In a previous post we looked at the book Black Tommies, in which historian Ray Costello painstakingly researched the lives and times of Black soldiers living or domiciled in the UK. Costello’s research was a process of rescuing these soldiers from historical invisibility and anonymity. By contrast, Fosso has devoted his career to imitating important historical figures; his work is not about overturning invisibility or anonymity. Rather, he is about weaving his way in and out of the history of power relations, emerging across the decades under innumerable disguises. He takes on the visual outward appearance of these figures, but just behind the mask you can sense Fosso himself, having a great time and laughing aloud at the joyful subversion of it all.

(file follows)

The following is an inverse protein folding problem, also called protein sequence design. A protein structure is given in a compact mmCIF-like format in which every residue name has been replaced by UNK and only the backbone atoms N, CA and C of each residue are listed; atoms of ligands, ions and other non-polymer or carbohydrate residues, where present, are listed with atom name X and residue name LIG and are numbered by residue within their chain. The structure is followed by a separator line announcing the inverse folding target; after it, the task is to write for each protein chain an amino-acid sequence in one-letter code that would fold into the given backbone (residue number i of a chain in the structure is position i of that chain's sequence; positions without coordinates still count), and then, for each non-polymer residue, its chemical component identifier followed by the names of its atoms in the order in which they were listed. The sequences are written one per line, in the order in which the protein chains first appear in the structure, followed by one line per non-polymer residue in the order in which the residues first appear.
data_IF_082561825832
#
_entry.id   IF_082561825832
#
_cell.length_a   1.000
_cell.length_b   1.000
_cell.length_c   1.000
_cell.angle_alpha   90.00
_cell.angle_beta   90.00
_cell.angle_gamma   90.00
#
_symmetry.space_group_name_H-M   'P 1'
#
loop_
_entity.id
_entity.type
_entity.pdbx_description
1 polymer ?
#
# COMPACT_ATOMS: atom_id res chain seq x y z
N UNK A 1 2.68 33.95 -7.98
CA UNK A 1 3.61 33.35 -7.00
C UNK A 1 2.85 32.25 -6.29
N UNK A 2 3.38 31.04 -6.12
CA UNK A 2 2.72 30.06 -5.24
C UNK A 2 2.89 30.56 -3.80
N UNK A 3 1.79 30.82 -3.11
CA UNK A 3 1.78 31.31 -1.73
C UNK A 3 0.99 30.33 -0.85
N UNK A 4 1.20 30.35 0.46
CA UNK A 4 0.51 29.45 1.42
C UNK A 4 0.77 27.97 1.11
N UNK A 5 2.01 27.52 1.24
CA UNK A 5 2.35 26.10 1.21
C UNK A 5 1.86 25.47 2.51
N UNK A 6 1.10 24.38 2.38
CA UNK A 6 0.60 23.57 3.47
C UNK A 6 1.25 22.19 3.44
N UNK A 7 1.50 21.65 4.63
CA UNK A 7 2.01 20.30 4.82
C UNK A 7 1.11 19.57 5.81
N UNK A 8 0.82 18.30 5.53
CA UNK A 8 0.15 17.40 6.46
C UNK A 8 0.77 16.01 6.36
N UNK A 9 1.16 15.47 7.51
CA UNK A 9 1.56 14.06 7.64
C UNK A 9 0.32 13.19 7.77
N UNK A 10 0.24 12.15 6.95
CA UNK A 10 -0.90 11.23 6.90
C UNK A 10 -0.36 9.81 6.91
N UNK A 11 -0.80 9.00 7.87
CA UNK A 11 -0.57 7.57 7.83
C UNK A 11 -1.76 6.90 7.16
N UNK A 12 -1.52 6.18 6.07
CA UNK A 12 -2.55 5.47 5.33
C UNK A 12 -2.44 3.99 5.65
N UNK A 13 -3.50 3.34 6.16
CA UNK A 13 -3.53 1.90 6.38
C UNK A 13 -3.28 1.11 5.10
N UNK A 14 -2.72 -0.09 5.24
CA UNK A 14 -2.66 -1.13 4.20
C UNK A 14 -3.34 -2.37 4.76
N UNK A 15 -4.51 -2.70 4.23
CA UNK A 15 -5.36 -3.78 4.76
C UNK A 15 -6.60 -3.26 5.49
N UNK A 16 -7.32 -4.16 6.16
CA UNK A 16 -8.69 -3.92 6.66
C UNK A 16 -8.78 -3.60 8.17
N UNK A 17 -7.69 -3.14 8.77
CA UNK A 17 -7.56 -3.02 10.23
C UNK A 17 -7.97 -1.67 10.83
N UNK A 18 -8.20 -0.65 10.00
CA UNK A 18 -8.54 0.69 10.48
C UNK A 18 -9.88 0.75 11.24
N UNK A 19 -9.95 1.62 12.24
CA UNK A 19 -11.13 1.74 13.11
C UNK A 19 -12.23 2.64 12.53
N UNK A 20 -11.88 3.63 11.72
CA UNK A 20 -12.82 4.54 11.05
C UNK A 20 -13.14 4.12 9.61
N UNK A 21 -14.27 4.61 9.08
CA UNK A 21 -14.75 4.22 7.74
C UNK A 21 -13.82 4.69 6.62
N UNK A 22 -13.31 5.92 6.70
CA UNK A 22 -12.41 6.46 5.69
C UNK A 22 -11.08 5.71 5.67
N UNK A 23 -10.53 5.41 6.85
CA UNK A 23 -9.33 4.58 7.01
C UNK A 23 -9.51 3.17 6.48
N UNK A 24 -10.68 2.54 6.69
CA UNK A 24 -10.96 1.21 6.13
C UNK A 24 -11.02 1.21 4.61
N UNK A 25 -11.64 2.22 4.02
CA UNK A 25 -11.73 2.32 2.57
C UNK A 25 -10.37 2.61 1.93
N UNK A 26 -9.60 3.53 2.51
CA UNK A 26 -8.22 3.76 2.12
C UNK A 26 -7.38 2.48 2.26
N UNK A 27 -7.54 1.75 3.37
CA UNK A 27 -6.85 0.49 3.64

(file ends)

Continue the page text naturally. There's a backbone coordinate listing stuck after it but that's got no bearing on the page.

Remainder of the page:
Self-portraiture, by definition, is about identity. By subsuming his identity and dressing up in these ‘trappings’, Fosso can channel a kind of contraflow of power – a subversive undertow that threatens to undermine the absolute power of the despot, or, in previous work such as his Tati series, unpack consumerism before our very eyes. So those questions…
Who is Samuel Fosso?
Samuel Fosso is one of the most renowned artists working in Africa today. He was born in 1962, in Kumba, Cameroon, near the border with Biafra in Nigeria. He moved from Nigeria to Bangui in the Central African Republic in 1972 to escape the Biafran War (Nigerian Civil War). He has subsequently become a photographer and artist of international repute.
How did his career begin?